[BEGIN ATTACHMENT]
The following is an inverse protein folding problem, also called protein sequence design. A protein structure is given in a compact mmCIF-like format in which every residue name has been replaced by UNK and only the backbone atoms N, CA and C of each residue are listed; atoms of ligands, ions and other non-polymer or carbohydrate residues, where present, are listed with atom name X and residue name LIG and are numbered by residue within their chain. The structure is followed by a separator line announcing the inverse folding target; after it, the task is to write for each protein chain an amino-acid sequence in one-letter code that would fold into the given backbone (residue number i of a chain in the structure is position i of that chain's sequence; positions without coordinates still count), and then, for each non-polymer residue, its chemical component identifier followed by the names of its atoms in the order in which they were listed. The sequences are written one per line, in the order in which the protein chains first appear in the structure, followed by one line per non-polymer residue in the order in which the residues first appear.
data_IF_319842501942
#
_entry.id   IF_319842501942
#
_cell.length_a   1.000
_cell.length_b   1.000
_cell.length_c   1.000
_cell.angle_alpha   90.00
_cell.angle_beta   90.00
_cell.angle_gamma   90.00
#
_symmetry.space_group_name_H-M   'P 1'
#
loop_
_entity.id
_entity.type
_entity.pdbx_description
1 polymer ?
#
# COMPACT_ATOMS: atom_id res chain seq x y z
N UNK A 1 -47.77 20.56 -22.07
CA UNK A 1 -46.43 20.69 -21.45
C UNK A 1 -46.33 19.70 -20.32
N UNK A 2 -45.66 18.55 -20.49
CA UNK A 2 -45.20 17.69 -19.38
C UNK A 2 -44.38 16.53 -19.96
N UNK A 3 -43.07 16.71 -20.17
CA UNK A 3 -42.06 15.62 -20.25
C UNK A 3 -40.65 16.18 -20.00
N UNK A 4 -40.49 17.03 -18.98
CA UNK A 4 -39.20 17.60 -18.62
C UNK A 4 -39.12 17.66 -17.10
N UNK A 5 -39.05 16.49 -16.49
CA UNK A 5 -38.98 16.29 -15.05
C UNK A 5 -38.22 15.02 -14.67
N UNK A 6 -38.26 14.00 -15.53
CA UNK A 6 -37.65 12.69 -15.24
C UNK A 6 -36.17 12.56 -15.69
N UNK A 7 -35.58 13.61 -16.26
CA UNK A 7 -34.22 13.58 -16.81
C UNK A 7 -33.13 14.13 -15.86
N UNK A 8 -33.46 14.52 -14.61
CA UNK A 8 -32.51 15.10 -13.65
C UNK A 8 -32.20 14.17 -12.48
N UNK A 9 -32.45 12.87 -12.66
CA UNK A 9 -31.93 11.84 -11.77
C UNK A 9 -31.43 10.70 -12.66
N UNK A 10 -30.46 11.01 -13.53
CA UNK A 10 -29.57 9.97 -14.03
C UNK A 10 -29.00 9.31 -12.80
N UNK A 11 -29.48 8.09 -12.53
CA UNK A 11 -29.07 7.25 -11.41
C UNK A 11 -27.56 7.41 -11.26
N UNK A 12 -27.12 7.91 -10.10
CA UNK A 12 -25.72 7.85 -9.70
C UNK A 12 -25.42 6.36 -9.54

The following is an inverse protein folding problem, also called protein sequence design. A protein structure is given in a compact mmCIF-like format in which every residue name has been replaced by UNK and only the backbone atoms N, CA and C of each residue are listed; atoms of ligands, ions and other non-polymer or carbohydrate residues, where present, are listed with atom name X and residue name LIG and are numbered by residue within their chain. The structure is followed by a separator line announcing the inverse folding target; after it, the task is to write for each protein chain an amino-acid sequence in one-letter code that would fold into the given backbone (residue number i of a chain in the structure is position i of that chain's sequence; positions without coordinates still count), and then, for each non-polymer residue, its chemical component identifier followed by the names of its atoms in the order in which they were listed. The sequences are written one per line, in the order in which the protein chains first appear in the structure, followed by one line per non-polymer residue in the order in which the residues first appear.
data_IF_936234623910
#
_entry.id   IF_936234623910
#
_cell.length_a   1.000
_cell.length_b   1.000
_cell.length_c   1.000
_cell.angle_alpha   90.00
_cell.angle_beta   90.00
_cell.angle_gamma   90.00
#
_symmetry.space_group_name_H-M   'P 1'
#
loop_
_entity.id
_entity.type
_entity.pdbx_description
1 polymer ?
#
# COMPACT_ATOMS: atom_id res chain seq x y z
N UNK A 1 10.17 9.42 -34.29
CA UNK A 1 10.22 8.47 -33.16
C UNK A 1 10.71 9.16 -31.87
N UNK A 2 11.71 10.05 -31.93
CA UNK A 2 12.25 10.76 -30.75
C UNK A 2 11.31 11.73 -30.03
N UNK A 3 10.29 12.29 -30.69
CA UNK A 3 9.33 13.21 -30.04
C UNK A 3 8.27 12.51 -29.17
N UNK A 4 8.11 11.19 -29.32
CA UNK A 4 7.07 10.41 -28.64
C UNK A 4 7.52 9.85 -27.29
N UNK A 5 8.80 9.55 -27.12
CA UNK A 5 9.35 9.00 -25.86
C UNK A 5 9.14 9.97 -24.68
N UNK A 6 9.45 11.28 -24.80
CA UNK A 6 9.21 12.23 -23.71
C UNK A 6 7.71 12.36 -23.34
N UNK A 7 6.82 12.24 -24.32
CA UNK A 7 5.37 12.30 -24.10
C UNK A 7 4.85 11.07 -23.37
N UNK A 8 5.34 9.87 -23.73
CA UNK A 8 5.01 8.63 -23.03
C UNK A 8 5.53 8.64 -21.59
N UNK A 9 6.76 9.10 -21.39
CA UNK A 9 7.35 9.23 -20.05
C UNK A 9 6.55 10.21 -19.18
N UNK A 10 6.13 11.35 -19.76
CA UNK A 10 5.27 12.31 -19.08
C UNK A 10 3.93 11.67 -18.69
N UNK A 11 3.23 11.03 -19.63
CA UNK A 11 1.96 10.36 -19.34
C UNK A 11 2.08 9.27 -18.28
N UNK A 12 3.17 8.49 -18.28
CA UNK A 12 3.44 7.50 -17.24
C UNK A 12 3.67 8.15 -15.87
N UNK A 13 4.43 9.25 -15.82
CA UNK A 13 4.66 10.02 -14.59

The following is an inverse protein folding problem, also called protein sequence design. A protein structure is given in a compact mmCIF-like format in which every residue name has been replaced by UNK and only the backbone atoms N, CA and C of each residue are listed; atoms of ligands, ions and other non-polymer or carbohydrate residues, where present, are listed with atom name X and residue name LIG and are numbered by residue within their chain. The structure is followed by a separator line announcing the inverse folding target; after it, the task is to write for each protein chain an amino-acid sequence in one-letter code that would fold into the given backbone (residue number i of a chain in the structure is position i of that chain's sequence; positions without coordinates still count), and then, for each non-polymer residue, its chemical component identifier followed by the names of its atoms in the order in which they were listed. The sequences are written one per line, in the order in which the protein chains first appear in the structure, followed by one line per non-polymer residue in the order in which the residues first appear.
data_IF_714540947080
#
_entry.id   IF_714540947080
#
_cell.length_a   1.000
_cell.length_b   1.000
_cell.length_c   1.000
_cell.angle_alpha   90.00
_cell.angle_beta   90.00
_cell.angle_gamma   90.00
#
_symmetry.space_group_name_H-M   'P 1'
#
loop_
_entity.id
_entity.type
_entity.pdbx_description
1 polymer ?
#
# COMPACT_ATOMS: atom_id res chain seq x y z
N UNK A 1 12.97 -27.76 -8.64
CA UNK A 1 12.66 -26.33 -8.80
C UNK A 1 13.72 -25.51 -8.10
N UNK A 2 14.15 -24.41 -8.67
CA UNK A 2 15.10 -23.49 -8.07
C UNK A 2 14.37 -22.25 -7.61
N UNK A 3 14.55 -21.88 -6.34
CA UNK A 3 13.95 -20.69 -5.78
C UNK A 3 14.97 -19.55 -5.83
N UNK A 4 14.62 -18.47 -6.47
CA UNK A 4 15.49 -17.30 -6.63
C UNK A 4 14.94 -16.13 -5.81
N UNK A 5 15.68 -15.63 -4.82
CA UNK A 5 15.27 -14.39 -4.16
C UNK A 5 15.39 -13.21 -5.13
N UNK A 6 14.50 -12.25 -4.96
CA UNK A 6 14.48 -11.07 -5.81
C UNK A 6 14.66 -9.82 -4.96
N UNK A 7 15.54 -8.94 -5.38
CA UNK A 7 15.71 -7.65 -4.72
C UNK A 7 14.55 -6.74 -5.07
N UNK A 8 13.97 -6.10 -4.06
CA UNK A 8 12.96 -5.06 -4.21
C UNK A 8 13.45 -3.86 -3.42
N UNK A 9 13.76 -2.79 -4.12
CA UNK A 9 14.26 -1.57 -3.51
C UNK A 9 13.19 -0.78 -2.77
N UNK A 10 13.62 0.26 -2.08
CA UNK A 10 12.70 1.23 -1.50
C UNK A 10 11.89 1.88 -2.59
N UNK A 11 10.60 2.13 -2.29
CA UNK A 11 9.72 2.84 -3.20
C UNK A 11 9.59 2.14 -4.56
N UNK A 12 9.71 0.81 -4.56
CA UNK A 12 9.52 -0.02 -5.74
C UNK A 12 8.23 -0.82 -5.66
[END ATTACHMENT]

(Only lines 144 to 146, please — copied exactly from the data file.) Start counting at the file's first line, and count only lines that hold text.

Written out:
N UNK A 3 14.55 -21.88 -6.34
CA UNK A 3 13.95 -20.69 -5.78
C UNK A 3 14.97 -19.55 -5.83